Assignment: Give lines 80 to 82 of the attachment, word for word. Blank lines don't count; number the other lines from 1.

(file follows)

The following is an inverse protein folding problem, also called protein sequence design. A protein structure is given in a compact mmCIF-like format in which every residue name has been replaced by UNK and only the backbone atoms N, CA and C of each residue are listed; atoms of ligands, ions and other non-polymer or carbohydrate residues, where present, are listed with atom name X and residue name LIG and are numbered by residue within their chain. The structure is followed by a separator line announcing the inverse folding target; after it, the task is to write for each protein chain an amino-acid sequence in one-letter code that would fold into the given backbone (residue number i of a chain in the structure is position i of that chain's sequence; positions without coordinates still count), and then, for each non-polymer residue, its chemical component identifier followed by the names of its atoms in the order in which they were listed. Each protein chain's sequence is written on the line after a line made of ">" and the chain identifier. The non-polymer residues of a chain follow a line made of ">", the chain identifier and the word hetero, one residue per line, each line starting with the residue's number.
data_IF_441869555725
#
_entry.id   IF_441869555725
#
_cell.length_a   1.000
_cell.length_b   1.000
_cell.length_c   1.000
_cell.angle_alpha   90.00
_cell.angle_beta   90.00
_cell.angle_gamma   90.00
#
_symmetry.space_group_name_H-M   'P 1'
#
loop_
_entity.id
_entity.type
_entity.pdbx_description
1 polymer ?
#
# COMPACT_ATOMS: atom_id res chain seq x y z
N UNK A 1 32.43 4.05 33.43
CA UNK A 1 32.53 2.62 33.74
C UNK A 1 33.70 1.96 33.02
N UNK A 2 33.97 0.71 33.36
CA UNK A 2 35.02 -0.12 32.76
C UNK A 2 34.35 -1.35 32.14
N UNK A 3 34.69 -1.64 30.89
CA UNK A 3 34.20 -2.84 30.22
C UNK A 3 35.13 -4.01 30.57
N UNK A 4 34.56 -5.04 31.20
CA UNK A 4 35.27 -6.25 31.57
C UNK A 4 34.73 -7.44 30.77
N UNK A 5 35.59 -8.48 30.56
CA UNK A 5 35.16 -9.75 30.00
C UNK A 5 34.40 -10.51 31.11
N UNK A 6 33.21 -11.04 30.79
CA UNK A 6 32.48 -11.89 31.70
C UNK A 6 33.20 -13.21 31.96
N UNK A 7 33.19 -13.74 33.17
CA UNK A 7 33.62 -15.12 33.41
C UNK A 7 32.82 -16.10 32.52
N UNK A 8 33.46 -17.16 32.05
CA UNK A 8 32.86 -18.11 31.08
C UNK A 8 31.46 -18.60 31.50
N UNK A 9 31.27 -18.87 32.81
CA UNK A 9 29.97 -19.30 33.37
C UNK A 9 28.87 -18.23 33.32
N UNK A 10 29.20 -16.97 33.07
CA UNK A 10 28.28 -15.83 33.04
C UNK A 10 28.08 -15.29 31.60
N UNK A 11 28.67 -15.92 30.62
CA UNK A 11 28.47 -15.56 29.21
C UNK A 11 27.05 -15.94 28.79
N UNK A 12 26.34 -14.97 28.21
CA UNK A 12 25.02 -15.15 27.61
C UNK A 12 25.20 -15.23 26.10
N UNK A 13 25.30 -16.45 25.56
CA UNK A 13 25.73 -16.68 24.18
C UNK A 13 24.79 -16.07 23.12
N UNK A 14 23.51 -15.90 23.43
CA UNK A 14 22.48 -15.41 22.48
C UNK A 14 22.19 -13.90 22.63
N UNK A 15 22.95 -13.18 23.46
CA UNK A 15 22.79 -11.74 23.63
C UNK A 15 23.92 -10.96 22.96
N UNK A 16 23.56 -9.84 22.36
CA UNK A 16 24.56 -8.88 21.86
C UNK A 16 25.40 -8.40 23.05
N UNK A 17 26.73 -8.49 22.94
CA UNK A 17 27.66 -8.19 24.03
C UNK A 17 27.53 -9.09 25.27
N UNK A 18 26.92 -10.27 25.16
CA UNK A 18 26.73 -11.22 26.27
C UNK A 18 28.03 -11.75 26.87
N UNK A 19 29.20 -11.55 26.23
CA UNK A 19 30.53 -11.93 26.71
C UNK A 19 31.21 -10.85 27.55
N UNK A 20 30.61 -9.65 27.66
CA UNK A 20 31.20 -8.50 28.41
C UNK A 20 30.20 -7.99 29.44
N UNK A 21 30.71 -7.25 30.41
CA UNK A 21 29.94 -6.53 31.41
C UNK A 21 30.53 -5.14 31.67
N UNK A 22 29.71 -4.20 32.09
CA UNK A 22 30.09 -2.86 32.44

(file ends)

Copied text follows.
CA UNK A 20 31.20 -8.50 28.41
C UNK A 20 30.20 -7.99 29.44
N UNK A 21 30.71 -7.25 30.41